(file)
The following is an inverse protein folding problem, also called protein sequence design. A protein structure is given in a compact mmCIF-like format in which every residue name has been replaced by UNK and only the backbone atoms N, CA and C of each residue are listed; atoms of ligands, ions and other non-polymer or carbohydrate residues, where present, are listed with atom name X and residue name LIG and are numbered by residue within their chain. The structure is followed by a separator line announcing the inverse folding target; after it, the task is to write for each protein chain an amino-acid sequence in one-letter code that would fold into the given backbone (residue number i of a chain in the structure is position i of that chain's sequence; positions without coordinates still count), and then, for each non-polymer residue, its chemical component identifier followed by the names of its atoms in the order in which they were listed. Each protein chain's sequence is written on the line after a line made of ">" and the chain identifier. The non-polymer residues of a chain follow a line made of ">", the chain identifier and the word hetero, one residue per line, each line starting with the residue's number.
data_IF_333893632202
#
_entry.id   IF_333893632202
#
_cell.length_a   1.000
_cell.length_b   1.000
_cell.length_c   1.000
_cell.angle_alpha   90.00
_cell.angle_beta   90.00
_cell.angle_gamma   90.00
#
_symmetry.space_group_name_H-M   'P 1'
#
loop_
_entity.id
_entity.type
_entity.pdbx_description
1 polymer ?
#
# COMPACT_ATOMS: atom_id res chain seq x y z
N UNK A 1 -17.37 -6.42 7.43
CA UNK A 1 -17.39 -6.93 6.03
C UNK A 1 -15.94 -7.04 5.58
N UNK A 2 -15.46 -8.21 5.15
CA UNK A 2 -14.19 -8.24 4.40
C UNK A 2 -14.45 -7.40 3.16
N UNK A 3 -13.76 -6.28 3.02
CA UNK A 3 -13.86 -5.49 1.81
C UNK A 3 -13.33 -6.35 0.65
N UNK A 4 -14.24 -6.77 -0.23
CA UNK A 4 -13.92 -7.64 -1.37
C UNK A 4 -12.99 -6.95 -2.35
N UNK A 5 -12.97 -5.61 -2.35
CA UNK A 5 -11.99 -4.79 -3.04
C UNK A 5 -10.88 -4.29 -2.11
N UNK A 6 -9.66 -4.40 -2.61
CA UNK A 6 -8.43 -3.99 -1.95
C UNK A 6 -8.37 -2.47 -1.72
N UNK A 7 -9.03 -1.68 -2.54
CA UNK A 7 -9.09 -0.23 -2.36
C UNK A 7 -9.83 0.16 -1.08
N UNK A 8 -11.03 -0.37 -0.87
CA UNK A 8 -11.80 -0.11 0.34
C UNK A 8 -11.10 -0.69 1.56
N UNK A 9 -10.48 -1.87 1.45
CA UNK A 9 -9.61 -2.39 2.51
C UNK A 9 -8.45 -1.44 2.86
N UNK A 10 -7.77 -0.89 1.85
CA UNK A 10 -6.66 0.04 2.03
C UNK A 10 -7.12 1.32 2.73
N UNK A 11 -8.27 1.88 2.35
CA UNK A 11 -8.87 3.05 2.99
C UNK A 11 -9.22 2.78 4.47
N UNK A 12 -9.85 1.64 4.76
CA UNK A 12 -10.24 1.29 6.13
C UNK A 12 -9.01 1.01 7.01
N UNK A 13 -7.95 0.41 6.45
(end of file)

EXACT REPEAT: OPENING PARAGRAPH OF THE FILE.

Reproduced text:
The following is an inverse protein folding problem, also called protein sequence design. A protein structure is given in a compact mmCIF-like format in which every residue name has been replaced by UNK and only the backbone atoms N, CA and C of each residue are listed; atoms of ligands, ions and other non-polymer or carbohydrate residues, where present, are listed with atom name X and residue name LIG and are numbered by residue within their chain. The structure is followed by a separator line announcing the inverse folding target; after it, the task is to write for each protein chain an amino-acid sequence in one-letter code that would fold into the given backbone (residue number i of a chain in the structure is position i of that chain's sequence; positions without coordinates still count), and then, for each non-polymer residue, its chemical component identifier followed by the names of its atoms in the order in which they were listed. Each protein chain's sequence is written on the line after a line made of ">" and the chain identifier. The non-polymer residues of a chain follow a line made of ">", the chain identifier and the word hetero, one residue per line, each line starting with the residue's number.